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Sep 10, 2020
This week’s theme
Eponyms

This week’s words
Ballardian
Griselda
Homeric
Juno
Pavlovian

Jupiter and Juno
Jupiter and Juno (detail), c. 1597
Art: Annibale Carracci

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A.Word.A.Day
with Anu Garg

Juno

PRONUNCIATION:
(JOO-noh)

MEANING:
noun: A woman of stately bearing and beauty.

ETYMOLOGY:
After Juno, a goddess in Roman mythology. The name is from Latin Iuno, from iuvenis (young). Ultimately from the Indo-European root yeu- (vital force), which also gave us youth, juvenile, rejuvenate, junior, and June. Earliest documented use: 1606. The adjectival form is junoesque.

USAGE:
Juno was the goddess of women, marriage, and childbirth in Roman mythology. She was the sister and wife of Jupiter. He was known for chasing women and that did not make Juno very happy. As a result, the name Juno is sometimes also used as a synonym for a jealous woman.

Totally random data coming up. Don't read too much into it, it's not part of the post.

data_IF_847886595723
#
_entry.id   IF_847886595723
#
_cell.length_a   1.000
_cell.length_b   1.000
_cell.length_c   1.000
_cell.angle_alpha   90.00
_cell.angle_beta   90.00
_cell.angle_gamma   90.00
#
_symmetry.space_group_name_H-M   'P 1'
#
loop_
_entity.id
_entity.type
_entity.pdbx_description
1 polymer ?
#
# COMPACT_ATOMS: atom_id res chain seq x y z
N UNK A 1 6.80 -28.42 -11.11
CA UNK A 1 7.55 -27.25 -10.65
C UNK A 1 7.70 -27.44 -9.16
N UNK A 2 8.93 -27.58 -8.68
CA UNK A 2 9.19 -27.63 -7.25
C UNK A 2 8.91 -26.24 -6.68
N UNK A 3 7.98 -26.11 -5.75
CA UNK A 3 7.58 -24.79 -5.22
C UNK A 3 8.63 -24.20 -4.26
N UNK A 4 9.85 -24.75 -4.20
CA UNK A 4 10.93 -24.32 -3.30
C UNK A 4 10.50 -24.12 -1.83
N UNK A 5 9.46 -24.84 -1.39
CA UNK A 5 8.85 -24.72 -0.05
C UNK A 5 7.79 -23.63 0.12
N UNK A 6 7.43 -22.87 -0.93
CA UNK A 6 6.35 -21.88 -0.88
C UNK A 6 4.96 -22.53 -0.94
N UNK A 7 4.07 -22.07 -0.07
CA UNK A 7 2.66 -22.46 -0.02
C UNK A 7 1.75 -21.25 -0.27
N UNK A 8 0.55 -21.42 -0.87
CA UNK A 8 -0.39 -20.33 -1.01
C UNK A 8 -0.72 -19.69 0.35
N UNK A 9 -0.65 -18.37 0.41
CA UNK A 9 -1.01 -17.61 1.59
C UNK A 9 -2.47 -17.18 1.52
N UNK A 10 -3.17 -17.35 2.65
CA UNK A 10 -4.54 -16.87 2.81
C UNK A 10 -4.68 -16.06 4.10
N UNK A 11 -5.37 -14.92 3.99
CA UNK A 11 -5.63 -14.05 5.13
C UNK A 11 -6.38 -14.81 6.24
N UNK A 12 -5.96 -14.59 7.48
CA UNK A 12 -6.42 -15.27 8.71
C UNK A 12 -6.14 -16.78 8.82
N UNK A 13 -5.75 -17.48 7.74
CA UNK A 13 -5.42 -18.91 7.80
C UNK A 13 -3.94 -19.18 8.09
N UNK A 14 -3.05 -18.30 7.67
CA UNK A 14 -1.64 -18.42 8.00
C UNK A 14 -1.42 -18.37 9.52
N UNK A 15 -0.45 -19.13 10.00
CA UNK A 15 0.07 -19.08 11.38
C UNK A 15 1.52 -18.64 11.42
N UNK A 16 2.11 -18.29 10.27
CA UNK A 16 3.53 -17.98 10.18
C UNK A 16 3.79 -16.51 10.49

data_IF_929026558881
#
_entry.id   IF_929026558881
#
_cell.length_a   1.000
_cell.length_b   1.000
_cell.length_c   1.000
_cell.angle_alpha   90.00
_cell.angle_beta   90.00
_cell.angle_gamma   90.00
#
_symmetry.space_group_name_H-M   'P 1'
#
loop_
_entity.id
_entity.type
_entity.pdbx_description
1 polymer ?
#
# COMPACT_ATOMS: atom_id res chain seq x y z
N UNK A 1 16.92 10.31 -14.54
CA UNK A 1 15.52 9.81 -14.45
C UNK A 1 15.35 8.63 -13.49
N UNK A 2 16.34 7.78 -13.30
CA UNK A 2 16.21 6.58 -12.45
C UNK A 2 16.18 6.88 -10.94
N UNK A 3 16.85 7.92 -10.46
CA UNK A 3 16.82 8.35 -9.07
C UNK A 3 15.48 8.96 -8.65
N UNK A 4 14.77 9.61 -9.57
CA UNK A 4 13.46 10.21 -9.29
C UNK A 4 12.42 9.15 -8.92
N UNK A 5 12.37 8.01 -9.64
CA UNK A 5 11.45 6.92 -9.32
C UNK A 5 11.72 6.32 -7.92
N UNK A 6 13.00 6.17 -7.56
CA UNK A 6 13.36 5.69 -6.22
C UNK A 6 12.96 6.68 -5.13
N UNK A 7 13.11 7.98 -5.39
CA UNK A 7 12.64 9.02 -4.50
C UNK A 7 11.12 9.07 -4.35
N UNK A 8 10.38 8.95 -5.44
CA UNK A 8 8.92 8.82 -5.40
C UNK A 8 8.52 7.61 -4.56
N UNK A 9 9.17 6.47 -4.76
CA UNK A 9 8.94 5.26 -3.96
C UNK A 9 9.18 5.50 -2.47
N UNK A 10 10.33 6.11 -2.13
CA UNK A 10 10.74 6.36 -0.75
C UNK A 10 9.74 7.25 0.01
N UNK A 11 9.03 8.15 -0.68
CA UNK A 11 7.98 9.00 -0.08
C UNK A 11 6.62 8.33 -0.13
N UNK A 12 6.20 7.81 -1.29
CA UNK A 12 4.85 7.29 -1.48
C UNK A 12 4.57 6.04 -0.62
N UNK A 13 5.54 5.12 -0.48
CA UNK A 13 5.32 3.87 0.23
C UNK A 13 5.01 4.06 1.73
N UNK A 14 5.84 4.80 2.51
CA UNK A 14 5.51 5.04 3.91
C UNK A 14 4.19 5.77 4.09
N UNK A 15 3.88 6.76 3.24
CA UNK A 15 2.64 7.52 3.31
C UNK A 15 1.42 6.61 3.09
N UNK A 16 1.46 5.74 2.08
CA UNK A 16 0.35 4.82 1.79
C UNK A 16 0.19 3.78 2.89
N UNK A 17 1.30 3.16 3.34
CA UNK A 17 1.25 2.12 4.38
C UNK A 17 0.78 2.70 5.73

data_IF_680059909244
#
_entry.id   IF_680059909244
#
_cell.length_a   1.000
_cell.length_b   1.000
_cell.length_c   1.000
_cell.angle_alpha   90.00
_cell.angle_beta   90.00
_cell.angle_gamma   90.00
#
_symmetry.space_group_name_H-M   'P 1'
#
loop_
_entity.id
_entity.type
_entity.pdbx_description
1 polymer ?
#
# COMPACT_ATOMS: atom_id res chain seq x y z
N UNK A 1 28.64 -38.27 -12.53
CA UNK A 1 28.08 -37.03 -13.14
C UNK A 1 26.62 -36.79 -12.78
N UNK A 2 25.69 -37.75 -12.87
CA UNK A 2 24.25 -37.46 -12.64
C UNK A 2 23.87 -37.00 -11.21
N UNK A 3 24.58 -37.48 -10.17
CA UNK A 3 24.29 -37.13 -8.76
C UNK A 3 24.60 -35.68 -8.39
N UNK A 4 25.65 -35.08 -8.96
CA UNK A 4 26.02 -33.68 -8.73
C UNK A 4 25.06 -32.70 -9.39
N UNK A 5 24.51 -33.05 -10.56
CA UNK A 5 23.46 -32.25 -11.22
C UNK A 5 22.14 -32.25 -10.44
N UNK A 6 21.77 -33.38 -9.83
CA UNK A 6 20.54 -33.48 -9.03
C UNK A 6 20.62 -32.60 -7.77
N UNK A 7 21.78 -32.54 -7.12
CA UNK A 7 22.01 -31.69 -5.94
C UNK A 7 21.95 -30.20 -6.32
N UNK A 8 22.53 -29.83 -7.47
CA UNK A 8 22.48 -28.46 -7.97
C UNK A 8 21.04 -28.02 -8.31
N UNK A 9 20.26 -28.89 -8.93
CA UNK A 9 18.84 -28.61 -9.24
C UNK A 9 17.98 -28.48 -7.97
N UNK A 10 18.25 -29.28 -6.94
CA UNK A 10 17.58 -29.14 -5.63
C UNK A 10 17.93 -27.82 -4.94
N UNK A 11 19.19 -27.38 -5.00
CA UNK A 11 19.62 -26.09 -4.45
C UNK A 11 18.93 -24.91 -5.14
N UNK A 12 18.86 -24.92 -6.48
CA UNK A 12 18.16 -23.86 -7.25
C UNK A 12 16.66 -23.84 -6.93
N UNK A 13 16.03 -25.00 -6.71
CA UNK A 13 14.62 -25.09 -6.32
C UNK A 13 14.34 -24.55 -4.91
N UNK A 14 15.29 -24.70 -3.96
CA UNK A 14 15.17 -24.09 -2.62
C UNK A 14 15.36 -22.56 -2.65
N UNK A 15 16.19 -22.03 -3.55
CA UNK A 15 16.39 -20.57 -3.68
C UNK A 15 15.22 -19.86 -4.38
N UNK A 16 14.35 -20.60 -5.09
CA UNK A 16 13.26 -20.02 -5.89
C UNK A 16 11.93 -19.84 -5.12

USAGE:
“‘She’s a Juno,’ said the excavator, decisively; and she seemed indeed an embodiment of celestial supremacy and repose. Her beautiful head, bound with a single band, could have bent only to give the nod of command.”
Henry James; The Turning; Penguin; 2019.

See more usage examples of Juno in Vocabulary.com’s dictionary.

A THOUGHT FOR TODAY:
The most erroneous stories are those we think we know best -- and therefore never scrutinize or question. -Stephen Jay Gould, paleontologist, biologist, and author (10 Sep 1941-2002)

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